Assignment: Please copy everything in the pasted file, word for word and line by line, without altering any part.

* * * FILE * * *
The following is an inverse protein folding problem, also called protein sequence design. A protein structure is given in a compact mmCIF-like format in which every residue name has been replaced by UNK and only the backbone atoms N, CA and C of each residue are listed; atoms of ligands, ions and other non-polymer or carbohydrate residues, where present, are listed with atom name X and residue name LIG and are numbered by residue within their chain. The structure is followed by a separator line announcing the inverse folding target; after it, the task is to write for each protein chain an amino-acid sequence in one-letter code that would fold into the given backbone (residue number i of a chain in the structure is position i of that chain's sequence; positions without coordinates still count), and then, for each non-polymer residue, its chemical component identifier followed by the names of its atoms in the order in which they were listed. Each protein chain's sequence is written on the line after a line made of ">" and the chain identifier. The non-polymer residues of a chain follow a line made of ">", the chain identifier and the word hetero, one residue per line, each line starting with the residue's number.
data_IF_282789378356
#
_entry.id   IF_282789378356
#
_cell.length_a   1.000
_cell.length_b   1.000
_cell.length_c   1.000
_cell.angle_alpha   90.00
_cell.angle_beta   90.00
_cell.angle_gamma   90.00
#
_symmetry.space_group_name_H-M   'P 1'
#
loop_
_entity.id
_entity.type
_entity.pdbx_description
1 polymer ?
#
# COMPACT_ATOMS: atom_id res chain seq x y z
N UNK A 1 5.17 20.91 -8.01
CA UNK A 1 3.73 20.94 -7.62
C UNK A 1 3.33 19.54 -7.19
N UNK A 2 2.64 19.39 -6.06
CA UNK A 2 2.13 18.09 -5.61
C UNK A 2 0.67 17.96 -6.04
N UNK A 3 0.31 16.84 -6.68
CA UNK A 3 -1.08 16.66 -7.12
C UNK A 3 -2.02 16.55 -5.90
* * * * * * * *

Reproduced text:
The following is an inverse protein folding problem, also called protein sequence design. A protein structure is given in a compact mmCIF-like format in which every residue name has been replaced by UNK and only the backbone atoms N, CA and C of each residue are listed; atoms of ligands, ions and other non-polymer or carbohydrate residues, where present, are listed with atom name X and residue name LIG and are numbered by residue within their chain. The structure is followed by a separator line announcing the inverse folding target; after it, the task is to write for each protein chain an amino-acid sequence in one-letter code that would fold into the given backbone (residue number i of a chain in the structure is position i of that chain's sequence; positions without coordinates still count), and then, for each non-polymer residue, its chemical component identifier followed by the names of its atoms in the order in which they were listed. Each protein chain's sequence is written on the line after a line made of ">" and the chain identifier. The non-polymer residues of a chain follow a line made of ">", the chain identifier and the word hetero, one residue per line, each line starting with the residue's number.
data_IF_282789378356
#
_entry.id   IF_282789378356
#
_cell.length_a   1.000
_cell.length_b   1.000
_cell.length_c   1.000
_cell.angle_alpha   90.00
_cell.angle_beta   90.00
_cell.angle_gamma   90.00
#
_symmetry.space_group_name_H-M   'P 1'
#
loop_
_entity.id
_entity.type
_entity.pdbx_description
1 polymer ?
#
# COMPACT_ATOMS: atom_id res chain seq x y z
N UNK A 1 5.17 20.91 -8.01
CA UNK A 1 3.73 20.94 -7.62
C UNK A 1 3.33 19.54 -7.19
N UNK A 2 2.64 19.39 -6.06
CA UNK A 2 2.13 18.09 -5.61
C UNK A 2 0.67 17.96 -6.04
N UNK A 3 0.31 16.84 -6.68
CA UNK A 3 -1.08 16.66 -7.12
C UNK A 3 -2.02 16.55 -5.90